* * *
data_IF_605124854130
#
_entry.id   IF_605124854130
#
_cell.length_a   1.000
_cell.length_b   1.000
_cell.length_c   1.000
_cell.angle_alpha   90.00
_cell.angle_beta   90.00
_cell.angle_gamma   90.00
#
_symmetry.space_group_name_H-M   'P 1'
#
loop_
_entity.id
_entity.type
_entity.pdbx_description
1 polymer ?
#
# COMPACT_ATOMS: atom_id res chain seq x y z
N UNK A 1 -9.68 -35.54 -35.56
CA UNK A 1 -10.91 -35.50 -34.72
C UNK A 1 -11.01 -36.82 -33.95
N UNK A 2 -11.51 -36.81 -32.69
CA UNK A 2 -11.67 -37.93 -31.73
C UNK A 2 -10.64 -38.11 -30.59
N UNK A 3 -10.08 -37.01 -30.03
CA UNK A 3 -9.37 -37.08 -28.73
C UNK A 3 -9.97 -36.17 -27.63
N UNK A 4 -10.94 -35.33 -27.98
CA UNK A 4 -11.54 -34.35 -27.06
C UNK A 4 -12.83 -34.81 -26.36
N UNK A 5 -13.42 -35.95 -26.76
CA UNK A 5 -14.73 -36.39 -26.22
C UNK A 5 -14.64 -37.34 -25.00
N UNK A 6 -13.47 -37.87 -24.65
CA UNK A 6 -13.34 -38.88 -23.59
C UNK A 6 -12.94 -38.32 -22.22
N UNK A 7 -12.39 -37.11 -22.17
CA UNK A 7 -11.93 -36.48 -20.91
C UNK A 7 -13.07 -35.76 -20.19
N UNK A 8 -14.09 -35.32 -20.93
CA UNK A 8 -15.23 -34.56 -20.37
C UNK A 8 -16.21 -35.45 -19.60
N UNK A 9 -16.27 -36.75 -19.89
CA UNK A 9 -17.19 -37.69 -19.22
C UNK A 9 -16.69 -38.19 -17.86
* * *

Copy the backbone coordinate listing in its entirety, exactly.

data_IF_605124854130
#
_entry.id   IF_605124854130
#
_cell.length_a   1.000
_cell.length_b   1.000
_cell.length_c   1.000
_cell.angle_alpha   90.00
_cell.angle_beta   90.00
_cell.angle_gamma   90.00
#
_symmetry.space_group_name_H-M   'P 1'
#
loop_
_entity.id
_entity.type
_entity.pdbx_description
1 polymer ?
#
# COMPACT_ATOMS: atom_id res chain seq x y z
N UNK A 1 -9.68 -35.54 -35.56
CA UNK A 1 -10.91 -35.50 -34.72
C UNK A 1 -11.01 -36.82 -33.95
N UNK A 2 -11.51 -36.81 -32.69
CA UNK A 2 -11.67 -37.93 -31.73
C UNK A 2 -10.64 -38.11 -30.59
N UNK A 3 -10.08 -37.01 -30.03
CA UNK A 3 -9.37 -37.08 -28.73
C UNK A 3 -9.97 -36.17 -27.63
N UNK A 4 -10.94 -35.33 -27.98
CA UNK A 4 -11.54 -34.35 -27.06
C UNK A 4 -12.83 -34.81 -26.36
N UNK A 5 -13.42 -35.95 -26.76
CA UNK A 5 -14.73 -36.39 -26.22
C UNK A 5 -14.64 -37.34 -25.00
N UNK A 6 -13.47 -37.87 -24.65
CA UNK A 6 -13.34 -38.88 -23.59
C UNK A 6 -12.94 -38.32 -22.22
N UNK A 7 -12.39 -37.11 -22.17
CA UNK A 7 -11.93 -36.48 -20.91
C UNK A 7 -13.07 -35.76 -20.19
N UNK A 8 -14.09 -35.32 -20.93
CA UNK A 8 -15.23 -34.56 -20.37
C UNK A 8 -16.21 -35.45 -19.60
N UNK A 9 -16.27 -36.75 -19.89
CA UNK A 9 -17.19 -37.69 -19.22
C UNK A 9 -16.69 -38.19 -17.86